Welcome to Liberty Nation’s Daily Snapshot. All the top news of the day, the latest polls, and more.
What’s happening in the political sphere – the hot stories making the news today.
- Late in the day on May 15, the Democrat-controlled House of Representatives passed the biggest spending bill in U.S. history. Oh, for the days of Capitol Hill pushing out mere $787 billion stimulus packages! This latest monstrosity tips the scales at $3 trillion – with a T – and has less to do with Coronavirus than financing the progressive agenda. The legislation is likely dead on arrival in the Senate, however.
- Another May 15 development in Washington was the firing of State Department Inspector General Steve Linick. “[I]t is vital that I have the fullest confidence in the appointees serving as Inspector General. That is no longer the case with regard to this Inspector General,” President Trump wrote in a letter to congressional leaders. Linick, appointed by former President Barack Obama, handed over to lawmakers certain documents provided to the State Department by Rudi Giuliani, during the impeachment investigation.
- Senator Lindsey Graham (R-SC) is not excited about President Trump’s suggestion that he call Barack Obama to testify regarding the genesis of the Russian collusion affair. Graham warns that it would set a bad precedent, and he is probably correct. Were Obama to be directly implicated in the plot to create the now-debunked collusion story, though, the senator should remember the favorite mantra of Democrats, for the past three years: no-one is above the law.
The latest polls and trends impacting the United States.
- If the allegations made by Tara Reade against Joe Biden are proven before the November election, 57% of voters – including 44% of Democrats – say the former vice president should withdraw and allow his party to pick a replacement candidate.
- Reason magazine debunked a recent poll cited by CNN, explaining how the news network misrepresented a Gallup poll that asked people about what anti-Coronavirus measures were important to them as things return to normal. CNN claimed that 68% of those surveyed said they would not return to “normal life” until a vaccine was available. In fact, those people said that developing a vaccine should be the top priority but did not suggest the absence of a vaccine would prevent them from resuming normal activity.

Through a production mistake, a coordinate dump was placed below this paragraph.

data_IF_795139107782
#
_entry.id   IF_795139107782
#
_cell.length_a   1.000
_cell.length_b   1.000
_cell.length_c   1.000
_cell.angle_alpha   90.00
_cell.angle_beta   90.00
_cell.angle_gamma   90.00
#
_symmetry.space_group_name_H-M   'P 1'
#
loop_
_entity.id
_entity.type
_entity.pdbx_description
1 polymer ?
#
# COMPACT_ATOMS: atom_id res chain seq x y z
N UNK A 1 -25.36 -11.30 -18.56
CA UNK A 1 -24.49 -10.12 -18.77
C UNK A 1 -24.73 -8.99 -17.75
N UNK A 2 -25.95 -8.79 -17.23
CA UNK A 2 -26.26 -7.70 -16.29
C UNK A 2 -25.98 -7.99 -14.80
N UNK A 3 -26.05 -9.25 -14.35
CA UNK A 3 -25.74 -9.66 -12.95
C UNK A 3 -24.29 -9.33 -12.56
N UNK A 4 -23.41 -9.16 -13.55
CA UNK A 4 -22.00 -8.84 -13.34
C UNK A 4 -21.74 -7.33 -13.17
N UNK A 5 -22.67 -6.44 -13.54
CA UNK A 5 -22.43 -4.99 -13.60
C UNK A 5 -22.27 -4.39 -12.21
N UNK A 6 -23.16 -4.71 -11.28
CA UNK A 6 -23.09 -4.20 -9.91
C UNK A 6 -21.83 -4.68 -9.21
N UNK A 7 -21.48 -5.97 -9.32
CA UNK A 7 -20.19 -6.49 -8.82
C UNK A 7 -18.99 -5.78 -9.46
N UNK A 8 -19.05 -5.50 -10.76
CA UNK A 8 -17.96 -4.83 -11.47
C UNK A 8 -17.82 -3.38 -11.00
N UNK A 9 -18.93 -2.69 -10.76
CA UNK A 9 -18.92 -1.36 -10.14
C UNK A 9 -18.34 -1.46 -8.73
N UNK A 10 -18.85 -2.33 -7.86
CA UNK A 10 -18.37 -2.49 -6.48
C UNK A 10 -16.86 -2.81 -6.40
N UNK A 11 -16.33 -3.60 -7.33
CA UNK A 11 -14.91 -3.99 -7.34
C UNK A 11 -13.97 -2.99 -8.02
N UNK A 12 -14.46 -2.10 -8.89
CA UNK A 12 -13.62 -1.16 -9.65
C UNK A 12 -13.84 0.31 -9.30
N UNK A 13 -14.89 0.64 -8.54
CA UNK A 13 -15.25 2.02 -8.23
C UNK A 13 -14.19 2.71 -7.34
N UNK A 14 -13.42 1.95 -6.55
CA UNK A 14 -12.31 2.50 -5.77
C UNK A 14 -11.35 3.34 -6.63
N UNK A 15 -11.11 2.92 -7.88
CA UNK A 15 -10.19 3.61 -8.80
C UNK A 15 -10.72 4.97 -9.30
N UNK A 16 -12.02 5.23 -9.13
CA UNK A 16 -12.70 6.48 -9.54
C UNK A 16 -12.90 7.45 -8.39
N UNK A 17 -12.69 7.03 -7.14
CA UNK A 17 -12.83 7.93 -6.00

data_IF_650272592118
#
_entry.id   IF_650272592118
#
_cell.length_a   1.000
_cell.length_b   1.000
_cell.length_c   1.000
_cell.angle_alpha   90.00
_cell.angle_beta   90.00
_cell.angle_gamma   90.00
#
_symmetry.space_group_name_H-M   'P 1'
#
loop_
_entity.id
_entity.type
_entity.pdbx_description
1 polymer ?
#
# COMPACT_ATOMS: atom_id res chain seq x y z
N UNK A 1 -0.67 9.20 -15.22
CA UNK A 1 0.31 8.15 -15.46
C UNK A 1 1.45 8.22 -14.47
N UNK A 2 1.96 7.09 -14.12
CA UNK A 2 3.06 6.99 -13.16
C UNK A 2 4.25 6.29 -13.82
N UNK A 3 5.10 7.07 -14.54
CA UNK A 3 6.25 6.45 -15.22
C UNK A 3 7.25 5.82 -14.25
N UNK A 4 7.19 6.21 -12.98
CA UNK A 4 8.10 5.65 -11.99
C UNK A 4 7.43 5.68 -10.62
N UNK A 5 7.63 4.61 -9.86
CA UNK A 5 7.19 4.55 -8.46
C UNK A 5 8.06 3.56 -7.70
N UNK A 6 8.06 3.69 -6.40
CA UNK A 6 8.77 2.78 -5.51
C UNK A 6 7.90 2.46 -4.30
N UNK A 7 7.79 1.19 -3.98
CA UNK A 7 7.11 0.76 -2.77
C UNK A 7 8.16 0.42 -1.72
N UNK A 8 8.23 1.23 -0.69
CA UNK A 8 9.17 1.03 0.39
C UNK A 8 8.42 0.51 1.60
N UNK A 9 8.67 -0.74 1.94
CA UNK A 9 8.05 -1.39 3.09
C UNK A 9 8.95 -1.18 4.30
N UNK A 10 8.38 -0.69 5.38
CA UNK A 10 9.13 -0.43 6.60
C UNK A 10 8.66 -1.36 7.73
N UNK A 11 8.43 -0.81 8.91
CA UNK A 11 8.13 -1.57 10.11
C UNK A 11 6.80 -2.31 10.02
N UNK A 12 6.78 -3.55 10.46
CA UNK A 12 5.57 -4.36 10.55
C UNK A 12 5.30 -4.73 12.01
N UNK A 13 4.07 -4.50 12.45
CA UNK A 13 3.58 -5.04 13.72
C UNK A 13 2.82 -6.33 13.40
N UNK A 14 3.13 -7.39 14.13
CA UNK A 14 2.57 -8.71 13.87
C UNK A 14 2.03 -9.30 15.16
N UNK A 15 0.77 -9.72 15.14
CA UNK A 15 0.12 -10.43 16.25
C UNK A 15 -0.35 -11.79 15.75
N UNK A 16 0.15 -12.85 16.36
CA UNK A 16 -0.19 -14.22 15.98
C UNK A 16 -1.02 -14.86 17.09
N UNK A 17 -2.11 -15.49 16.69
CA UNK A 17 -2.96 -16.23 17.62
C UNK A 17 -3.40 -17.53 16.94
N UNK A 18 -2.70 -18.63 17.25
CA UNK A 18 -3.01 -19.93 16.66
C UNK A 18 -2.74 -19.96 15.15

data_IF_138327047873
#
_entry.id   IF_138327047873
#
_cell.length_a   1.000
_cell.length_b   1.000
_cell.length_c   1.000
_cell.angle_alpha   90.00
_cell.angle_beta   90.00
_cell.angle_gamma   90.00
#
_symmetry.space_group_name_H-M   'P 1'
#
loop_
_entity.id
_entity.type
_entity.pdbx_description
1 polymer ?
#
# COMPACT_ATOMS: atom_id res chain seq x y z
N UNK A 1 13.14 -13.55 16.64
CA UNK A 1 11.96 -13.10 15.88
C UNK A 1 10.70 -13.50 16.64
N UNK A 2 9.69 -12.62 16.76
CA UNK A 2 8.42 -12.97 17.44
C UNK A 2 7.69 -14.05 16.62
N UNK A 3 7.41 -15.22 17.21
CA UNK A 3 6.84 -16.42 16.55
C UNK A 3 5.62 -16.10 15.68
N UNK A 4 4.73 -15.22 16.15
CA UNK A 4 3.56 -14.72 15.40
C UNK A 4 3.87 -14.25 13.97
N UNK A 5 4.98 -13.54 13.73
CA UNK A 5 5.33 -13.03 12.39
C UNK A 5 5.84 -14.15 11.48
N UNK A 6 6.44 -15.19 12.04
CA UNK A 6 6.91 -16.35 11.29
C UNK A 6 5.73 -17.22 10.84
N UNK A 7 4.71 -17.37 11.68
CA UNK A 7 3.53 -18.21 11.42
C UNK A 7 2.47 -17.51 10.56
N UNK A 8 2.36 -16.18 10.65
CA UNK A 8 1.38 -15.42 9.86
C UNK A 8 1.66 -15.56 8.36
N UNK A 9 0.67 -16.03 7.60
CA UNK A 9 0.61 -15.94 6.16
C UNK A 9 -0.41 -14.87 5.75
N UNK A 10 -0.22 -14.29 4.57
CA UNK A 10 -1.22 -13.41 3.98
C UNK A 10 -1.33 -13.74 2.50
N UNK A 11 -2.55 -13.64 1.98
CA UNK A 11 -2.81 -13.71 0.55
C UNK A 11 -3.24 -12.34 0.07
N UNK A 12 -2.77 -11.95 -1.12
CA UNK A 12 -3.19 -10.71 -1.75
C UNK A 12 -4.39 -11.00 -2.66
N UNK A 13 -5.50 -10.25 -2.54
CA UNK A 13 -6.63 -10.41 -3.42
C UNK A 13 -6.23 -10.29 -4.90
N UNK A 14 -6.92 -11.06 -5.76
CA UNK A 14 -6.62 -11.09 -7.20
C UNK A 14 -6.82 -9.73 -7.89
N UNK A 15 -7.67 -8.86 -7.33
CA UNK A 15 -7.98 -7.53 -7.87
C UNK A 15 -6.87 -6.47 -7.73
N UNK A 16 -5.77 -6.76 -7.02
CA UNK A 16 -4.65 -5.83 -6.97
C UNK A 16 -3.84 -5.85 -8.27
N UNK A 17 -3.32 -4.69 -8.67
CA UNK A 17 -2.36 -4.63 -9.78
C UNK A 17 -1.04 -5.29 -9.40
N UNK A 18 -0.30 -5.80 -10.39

- According to a May 10-11 Rasmussen survey, only a little more than half of Democratic voters want Joe Biden to be their party’s presidential nominee. 54% are satisfied with the choice of Biden, while 28% think the party should choose someone else.
Something political to ponder as you enjoy your morning coffee.
When times are tough and terrible things happen, there’s always someone willing to suggest that we have been presented with a “teachable moment.” This consolation is somewhat comforting to many, even though the phrase itself elicits grimaces from some of us. Yet, the concept is generally sound. If we can learn something positive, then even the most tragic event or the worst experience has an upside to it. When Americans discuss and debate politics, they tend to focus mostly on what’s happening on Capitol Hill and behind the doors of 1600 Pennsylvania Avenue. Come election day, they are consumed with hopes and fears of who will hold the reigns of power in the nation’s capital. If the Coronavirus outbreak has taught the nation anything, though, it is – hopefully – that those who sit on city and county councils, on state legislatures and in governor’s mansions, should be chosen with extreme care. It is these state and local politicians – more than those in the executive and legislative branches of the federal government – who can and will exert the most direct control over people’s lives.
A thought for the day from history’s most interesting thinkers.
Politics is the art of looking for trouble, finding it everywhere, diagnosing it incorrectly and applying the wrong remedies.
– Ernest Benn
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